Medical research

'Exercise-in-a-pill' boosts athletic endurance by 70 percent

Every week, there seems to be another story about the health benefits of running. That's great—but what if you can't run? For the elderly, obese or otherwise mobility-limited, the rewards of aerobic exercise have long been ...

Oncology & Cancer

Tracing biological pathways

A new chemical process developed by a team of Harvard researchers greatly increases the utility of Positron Emission Tomography (PET) in creating real-time 3-D images of chemical process occurring inside the human body.


Non-psychotropic cannabinoids show promise for pain relief

Some cancers love bone. They thrive in its nutrient-rich environment while gnawing away at the very substrate that sustains them, all the while releasing inflammatory substances that cause pain—pain so severe that opioids ...


Study suggests that being too clean can make people sick

Young people who are overexposed to antibacterial soaps containing triclosan may suffer more allergies, and exposure to higher levels of Bisphenol A among adults may negatively influence the immune system, a new University ...

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Chemical compound

A chemical compound is a pure chemical substance consisting of two or more different chemical elements that can be separated into simpler substances by chemical reactions and that have a unique and defined chemical structure. Chemical compounds consist of a fixed ratio of atoms that are held together in a defined spatial arrangement by chemical bonds. Chemical compounds can be compound molecules held together by covalent bonds, salts held together by ionic bonds, metallic compounds held together by metallic bonds, or complexes held together by coordinate covalent bonds. Substances such as pure chemical elements and elemental molecules consisting of multiple atoms of a single element (such as H2, S8, etc.) are not considered chemical compounds.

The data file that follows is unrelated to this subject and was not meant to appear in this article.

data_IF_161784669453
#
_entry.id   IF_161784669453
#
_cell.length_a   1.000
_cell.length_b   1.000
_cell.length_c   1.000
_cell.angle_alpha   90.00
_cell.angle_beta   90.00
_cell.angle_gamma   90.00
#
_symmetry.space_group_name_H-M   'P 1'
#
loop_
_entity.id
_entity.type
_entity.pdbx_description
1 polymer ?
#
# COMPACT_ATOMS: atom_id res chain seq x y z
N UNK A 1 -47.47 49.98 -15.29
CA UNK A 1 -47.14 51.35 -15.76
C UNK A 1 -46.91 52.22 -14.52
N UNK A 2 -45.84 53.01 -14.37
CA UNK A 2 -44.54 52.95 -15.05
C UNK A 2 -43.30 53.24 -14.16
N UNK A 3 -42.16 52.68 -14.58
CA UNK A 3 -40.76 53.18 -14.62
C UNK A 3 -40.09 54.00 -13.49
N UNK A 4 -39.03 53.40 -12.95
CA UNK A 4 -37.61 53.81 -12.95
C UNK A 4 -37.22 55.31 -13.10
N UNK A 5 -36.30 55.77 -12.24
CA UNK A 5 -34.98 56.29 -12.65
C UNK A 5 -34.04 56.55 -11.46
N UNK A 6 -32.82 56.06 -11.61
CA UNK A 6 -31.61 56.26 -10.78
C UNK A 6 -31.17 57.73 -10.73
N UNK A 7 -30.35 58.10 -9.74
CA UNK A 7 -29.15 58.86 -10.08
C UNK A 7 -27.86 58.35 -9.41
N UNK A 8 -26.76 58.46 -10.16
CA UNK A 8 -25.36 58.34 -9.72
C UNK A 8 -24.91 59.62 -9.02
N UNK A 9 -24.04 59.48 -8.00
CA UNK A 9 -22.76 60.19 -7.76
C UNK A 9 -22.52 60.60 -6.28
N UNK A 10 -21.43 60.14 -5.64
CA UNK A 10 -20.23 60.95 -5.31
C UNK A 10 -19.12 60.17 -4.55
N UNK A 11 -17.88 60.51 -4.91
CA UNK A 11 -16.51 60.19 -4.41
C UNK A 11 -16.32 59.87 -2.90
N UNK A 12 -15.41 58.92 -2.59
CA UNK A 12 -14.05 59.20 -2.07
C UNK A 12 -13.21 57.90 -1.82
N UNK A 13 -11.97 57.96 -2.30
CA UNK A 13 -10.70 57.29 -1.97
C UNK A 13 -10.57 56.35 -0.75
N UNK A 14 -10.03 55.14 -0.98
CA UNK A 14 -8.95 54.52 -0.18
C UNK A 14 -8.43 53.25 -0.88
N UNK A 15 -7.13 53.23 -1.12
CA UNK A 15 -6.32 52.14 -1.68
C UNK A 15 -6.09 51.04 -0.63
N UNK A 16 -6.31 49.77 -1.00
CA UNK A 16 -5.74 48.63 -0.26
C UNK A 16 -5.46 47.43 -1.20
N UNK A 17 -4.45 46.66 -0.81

Elements form compounds to become more stable. They become stable when they have the maximum number of possible electrons in their outermost energy level, which is normally two or eight valence electrons. This is the reason that noble gases do not frequently react: they already possess eight valence electrons (the exception being helium, which requires only two valence electrons to achieve stability).

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